Interview with Frank Lassak, photographer.
Iconic PhotosÂ By Frank Lassak Â :
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Lets start with talking about you Frank…
Where is home for you?
Berlin â€“ is the place to be. I moved here more than ten years ago, and like the city a lot. It’s a very international and culturally inspiring place, and that’s exactly what I like. The only thing that’s missing, is an ocean. Global warming could change that in a few thousand years, though.
Where and how did you first find out you are into photography?
As a teenager already â€“ many moons ago. At first, photography was just a hobby, and it took quite a few years until I discovered it as my preferred medium of art. That happened around 2008, so I’mÂ still newbie in the art business.
What equipment do you prefer to use? How much does it matter?
A camera is a tool, not a gadget. Thus, I see it pragmatically and use whatever equipment does the best job or may be needed for a given project. Could be a large format 8×10, a medium format shooter or even a small 35mm SLR. For a few years, I tried digital photography, but it wasn’t satisfying. So I went back to film photography â€“ the real thing. Shooting film, by the way, is cheaper than digital, if you consider the time you’d spend in front of the computer, editing otherwise unusable RAW files, and if you take into account that equivalent digital equipment would cost at least $25,000 to begin with. Needless to say, the look of film is much more authentic than any digital image.
Did you go to school to study photography? Do you see and importance in photography education?
As part of my journalism studies, I also learned a lot about press photography, documentaries, etc. It helped a lot to understand the basic principles and philosophy of the medium. So, yes, photography eduction is important. It doesn’t have to be academic, but the curriculum should include more than only the technical aspects. Creating pictures is a process that encompasses aesthetic skills and conceptual thinking as well.
Have you seen a change of style or path or interest in your works through time?
Absolutely! It’s all evolving. I guess it would be boring if I did the same stuff over and over again. Art calls for renewal, even for radical change. So every once in a while, I’m peeling off my photographer’s skin and get rid of old habits. It does hurt a little, but it’s definitely worth the effort.
DEEP in Frank LassakÂ and his photography
Your work has a very strong cinematic taste, what are the most inspiring film makers, movies and film genres for you, and how are they reflected in your works?
Cinema has always been my favorite medium and art, and many film makers have inspired me. Alfred Hitchcock for example, whose â€žRear Windowâ€œ and â€žVertigoâ€œ are two of my all time favorite movies. A few years ago, I produced an homage called â€žBlack Windowâ€œ with actors from a local acting school. It was one of my first cinematic series. Later, films by David Lynch, Terry Gilliam, Andrey Tarkovsky and some other well-known directors have influenced my photographic work.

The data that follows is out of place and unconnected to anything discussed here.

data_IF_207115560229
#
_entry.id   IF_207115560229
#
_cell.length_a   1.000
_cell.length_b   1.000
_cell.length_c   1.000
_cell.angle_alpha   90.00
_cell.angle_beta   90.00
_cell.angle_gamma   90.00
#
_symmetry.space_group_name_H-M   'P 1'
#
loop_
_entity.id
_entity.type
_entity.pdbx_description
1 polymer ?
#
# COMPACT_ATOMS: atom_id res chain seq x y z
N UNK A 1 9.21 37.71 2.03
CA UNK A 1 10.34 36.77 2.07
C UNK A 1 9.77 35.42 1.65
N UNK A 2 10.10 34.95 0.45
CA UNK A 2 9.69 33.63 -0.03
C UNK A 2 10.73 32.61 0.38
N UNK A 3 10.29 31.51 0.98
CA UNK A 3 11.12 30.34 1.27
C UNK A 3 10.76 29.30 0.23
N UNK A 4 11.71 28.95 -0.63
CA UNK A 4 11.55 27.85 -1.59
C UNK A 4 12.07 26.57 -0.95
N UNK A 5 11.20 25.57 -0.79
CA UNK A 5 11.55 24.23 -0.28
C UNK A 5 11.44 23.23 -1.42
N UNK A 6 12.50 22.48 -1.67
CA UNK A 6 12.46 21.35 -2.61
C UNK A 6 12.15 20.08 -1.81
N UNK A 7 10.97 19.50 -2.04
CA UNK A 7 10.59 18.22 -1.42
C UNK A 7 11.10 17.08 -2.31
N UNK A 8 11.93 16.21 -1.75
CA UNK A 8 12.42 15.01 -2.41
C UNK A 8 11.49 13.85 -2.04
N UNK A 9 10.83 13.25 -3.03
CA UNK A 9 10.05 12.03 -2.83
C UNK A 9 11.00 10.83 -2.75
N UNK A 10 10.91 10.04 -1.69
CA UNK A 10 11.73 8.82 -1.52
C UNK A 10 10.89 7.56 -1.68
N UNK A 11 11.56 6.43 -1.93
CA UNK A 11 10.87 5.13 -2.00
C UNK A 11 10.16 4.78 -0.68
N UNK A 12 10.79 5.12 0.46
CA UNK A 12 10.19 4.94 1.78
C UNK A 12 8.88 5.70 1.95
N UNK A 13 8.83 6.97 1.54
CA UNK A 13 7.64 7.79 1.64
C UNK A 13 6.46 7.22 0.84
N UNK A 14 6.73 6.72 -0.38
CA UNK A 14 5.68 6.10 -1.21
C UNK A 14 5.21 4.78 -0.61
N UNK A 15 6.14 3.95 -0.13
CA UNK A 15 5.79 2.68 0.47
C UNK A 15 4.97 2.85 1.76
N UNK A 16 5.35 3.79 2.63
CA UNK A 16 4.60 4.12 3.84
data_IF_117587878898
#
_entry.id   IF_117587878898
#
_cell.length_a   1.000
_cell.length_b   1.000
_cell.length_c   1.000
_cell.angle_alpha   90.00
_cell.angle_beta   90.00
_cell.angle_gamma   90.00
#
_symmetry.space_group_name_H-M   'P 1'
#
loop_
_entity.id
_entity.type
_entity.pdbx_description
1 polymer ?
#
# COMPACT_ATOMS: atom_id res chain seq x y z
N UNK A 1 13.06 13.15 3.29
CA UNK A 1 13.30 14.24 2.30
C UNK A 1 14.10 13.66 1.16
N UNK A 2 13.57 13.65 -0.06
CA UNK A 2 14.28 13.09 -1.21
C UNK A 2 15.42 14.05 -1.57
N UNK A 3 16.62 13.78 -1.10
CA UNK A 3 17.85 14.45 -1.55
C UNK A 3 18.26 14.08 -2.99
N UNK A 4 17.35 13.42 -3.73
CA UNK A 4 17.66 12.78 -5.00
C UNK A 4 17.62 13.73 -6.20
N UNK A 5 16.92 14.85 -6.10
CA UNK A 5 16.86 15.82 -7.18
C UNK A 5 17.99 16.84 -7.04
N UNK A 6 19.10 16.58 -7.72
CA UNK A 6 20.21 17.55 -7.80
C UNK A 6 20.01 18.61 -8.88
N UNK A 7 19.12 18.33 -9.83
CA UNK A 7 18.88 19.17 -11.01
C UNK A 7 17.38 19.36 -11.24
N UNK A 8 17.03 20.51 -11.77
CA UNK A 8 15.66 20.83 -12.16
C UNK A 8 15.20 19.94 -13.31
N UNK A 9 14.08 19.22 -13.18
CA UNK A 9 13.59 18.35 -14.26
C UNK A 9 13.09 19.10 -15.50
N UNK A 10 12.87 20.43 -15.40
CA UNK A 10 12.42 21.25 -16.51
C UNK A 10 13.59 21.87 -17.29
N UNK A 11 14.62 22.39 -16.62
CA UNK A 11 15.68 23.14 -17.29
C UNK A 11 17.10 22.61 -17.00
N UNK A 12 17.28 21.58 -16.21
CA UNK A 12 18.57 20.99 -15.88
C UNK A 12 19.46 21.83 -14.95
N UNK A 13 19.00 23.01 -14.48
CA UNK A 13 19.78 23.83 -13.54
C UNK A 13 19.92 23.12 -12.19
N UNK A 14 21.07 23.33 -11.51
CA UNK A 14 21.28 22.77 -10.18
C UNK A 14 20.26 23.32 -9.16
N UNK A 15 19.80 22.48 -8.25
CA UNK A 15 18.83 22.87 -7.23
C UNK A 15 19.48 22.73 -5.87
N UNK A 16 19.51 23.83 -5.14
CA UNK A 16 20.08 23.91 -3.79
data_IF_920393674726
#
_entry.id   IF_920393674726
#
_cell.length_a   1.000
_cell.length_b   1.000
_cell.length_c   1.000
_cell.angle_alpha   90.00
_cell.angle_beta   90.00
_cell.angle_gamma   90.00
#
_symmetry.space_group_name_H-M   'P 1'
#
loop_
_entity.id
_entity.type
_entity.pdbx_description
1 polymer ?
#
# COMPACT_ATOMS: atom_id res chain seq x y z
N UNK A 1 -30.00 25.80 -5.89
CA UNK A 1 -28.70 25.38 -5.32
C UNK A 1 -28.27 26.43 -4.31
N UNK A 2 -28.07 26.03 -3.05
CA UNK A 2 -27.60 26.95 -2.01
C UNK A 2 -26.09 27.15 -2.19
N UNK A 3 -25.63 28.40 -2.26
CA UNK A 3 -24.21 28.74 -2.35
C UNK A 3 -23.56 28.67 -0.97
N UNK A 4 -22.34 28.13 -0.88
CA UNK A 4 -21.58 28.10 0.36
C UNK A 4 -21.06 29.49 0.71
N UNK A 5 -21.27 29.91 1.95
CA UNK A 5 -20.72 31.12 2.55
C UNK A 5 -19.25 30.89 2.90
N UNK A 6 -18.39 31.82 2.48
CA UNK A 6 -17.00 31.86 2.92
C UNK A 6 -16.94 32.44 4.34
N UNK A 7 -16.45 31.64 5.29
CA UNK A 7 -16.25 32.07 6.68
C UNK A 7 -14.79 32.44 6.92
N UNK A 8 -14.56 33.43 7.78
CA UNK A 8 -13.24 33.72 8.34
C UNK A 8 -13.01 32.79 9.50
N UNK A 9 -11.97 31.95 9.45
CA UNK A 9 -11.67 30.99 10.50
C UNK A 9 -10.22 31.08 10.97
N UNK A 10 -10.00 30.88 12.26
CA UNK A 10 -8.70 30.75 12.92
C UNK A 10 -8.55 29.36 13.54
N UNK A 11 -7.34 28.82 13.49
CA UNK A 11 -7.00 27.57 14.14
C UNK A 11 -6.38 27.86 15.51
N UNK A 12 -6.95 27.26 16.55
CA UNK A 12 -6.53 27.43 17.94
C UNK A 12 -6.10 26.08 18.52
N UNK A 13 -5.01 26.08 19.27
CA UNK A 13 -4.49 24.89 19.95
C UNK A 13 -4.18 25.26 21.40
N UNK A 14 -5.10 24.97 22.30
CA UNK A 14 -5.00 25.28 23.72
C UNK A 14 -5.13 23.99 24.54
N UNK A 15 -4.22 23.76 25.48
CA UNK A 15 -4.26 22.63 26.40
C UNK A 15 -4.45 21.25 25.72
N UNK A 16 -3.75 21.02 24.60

Many of your works are in black and white. What fascinates you about monochrome pictures?
I don’t prefer black and white over color. The bottom line is: both monochrome and color have their reasons to be, and I make the decision in which way a series will be produced at a very early stage of a project. Essentially, it depends on what I want the final pictures to say, and how the story is told in the best possible way. As an artist, I thorougly plan each and every work. And if the plan calls for monochrome, for example, I follow it.
One of the most fascinating aspects of your works is the conceptual depth of them. How much time and work do you spend on your ideas comparing to hunting the moment?
Almost every picture I’ve done so far is staged. Even if I see a random situation on the street, I donâ€™t bother to record it, but save the idea for later and construct something fictional around it. That is, because reality is so profane. I love to create what I call a â€žmeta realityâ€œ: a semi-transparent layer of what could be reality. That layer has an impact on how viewers perceive the work. Thus, profanity is overcome; things suddenly have a new meaning. Consequently, there is a lot of work and time necessary prior to the actual shoot. Once I’ve bred an idea, the perfect cast and crew has to be found, and of course the place. Most of the time, I’m working on location â€“ so location scouting can be quite time consuming. It took two years to complete the series â€žWelcome to Twin Peaksâ€œ, for example, because it was such a large-scale project: ten pictures, almost 30 actors and actresses, and a huge staff of assistants, stylists, makeup artists. Finding all the places that convey the atmosphere of the TV series was the hardest part, a lot of time for location scouting was needed. In addition, working with actors and actresses to make them play authentically, is also quite time consuming. Those are the best moments of a production: being a director on the set, interacting with the cast and crew in the best possible way to ensure that the result will be satisfying for everyone involved in the project.
In all your series there is an underlying story. A story that connects the photos. But at the same time every photo has a story of its own. Is that something you do on purpose, and if yes, how do you implement it? Do you actually work with a scenario in your mind?
Can you explain what happens from the start, when an idea strikes your mind, to when you are done producing the artwork?
Sometimes, thereâ€™s just a spark of inspiration â€“ whatever it may be â€“ that tells me: â€žHey, what about a scene showing this or that?â€œ. If the idea is strong enough and the subject interesting enough it will most likely end up in a picture or even in a complete series. In most of my works, Iâ€™m trying to show only 80 percent of what the scene is about. There is always some hidden meaning that could or could not be discovered by the viewers. Thatâ€™s because I do not like to impose my view of the world, things or events on the beholders. Also, people should be given the opportunity to inhale the meaning of my works without being restricted by conventional patterns of interpretation or curation.